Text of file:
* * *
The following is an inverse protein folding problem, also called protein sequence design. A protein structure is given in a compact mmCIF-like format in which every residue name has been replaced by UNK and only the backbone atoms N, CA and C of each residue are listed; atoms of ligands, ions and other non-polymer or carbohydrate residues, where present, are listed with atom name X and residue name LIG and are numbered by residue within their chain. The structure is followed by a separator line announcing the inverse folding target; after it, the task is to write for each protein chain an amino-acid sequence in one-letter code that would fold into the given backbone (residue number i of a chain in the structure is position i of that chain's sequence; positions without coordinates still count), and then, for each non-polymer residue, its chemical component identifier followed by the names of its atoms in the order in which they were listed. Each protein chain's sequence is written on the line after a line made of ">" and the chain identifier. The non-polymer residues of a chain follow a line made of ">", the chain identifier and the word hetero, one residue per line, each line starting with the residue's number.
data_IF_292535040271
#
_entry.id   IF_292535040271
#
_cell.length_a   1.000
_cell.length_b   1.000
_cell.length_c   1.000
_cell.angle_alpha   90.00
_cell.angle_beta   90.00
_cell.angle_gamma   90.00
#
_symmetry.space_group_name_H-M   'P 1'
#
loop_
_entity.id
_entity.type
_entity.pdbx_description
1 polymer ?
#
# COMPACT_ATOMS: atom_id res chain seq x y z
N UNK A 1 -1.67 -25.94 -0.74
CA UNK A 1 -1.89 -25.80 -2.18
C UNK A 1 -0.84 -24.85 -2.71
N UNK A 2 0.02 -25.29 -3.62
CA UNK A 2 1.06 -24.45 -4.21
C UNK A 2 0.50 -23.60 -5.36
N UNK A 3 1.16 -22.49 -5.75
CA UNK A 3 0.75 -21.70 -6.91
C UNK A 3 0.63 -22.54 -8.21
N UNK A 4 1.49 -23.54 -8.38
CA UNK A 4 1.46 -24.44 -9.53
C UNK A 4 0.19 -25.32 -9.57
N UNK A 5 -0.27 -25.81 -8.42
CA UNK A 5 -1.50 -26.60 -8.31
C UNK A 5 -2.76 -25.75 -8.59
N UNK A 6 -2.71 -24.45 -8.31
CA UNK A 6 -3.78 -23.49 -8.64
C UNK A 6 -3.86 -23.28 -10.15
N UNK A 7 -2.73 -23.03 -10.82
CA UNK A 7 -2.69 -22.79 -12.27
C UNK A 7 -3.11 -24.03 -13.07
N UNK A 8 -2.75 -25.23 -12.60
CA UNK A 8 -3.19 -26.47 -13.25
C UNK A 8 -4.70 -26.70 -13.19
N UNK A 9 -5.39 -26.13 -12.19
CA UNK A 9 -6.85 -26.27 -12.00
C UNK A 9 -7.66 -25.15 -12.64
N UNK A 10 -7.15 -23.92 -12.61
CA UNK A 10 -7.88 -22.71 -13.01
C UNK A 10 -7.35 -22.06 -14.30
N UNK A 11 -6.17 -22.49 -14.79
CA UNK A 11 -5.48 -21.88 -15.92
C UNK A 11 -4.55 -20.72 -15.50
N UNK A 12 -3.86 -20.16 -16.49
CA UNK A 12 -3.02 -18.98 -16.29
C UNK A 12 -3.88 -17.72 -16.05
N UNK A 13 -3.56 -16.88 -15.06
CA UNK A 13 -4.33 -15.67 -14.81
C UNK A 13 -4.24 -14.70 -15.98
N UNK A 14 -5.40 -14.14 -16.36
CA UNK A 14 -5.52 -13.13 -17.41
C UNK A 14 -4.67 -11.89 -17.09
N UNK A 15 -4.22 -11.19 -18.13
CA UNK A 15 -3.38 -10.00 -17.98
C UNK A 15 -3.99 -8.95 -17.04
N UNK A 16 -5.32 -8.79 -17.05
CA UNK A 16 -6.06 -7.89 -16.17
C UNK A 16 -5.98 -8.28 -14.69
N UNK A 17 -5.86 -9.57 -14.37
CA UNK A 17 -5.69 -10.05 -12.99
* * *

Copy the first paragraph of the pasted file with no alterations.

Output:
The following is an inverse protein folding problem, also called protein sequence design. A protein structure is given in a compact mmCIF-like format in which every residue name has been replaced by UNK and only the backbone atoms N, CA and C of each residue are listed; atoms of ligands, ions and other non-polymer or carbohydrate residues, where present, are listed with atom name X and residue name LIG and are numbered by residue within their chain. The structure is followed by a separator line announcing the inverse folding target; after it, the task is to write for each protein chain an amino-acid sequence in one-letter code that would fold into the given backbone (residue number i of a chain in the structure is position i of that chain's sequence; positions without coordinates still count), and then, for each non-polymer residue, its chemical component identifier followed by the names of its atoms in the order in which they were listed. Each protein chain's sequence is written on the line after a line made of ">" and the chain identifier. The non-polymer residues of a chain follow a line made of ">", the chain identifier and the word hetero, one residue per line, each line starting with the residue's number.